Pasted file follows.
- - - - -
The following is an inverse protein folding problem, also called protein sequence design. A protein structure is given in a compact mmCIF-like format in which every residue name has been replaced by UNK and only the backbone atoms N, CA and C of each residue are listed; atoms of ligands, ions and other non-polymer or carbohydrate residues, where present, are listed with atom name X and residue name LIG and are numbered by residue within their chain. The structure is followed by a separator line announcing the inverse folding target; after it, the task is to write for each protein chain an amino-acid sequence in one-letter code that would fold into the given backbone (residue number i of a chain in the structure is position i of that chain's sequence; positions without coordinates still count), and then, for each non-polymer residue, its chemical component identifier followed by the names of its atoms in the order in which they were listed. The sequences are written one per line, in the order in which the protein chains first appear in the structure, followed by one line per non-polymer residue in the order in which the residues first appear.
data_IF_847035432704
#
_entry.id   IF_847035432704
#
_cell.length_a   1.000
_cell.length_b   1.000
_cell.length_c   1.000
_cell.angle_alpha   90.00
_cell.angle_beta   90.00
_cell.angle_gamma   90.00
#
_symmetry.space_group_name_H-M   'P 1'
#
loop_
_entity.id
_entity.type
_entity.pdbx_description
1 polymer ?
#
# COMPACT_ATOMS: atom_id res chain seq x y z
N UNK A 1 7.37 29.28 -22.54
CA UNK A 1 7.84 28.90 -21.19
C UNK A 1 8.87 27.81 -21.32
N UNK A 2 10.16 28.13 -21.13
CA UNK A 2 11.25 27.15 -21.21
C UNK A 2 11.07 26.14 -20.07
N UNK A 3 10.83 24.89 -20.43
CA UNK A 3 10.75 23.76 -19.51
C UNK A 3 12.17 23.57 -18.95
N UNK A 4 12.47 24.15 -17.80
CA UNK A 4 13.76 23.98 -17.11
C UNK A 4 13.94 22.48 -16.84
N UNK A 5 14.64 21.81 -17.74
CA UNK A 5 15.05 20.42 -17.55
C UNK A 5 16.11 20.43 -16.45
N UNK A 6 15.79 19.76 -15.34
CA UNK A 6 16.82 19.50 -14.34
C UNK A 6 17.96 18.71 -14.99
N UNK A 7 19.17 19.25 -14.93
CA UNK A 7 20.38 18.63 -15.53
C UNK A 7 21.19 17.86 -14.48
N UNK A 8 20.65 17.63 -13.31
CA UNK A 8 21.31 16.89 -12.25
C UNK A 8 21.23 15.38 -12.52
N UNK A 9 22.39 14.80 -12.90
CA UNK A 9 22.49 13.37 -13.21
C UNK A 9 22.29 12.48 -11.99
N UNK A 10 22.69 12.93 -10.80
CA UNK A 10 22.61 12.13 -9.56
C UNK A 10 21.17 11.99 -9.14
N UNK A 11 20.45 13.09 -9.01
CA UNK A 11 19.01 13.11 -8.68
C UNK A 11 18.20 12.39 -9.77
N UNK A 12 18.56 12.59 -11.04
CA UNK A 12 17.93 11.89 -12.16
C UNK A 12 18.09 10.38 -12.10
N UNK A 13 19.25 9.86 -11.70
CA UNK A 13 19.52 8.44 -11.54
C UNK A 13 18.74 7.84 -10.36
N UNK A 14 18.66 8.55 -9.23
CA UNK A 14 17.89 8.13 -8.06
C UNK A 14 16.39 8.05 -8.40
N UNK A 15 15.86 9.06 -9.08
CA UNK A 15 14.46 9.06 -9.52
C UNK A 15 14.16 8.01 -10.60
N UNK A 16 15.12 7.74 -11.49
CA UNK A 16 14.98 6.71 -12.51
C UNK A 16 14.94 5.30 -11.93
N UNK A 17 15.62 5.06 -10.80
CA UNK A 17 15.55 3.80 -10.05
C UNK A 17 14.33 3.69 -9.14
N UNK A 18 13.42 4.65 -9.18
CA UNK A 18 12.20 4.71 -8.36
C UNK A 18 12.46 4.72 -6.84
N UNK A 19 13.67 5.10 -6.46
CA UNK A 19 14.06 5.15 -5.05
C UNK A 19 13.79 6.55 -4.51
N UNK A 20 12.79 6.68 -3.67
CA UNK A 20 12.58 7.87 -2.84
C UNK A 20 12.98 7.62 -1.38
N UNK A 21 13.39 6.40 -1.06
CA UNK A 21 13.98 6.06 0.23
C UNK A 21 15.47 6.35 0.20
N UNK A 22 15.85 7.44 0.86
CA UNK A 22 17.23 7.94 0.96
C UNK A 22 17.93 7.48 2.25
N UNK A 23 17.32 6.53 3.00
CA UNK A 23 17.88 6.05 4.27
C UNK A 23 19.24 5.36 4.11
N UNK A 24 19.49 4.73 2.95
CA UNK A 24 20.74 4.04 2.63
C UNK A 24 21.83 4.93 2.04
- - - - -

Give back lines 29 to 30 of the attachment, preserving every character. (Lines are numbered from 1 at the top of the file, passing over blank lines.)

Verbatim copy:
CA UNK A 3 10.75 23.76 -19.51
C UNK A 3 12.17 23.57 -18.95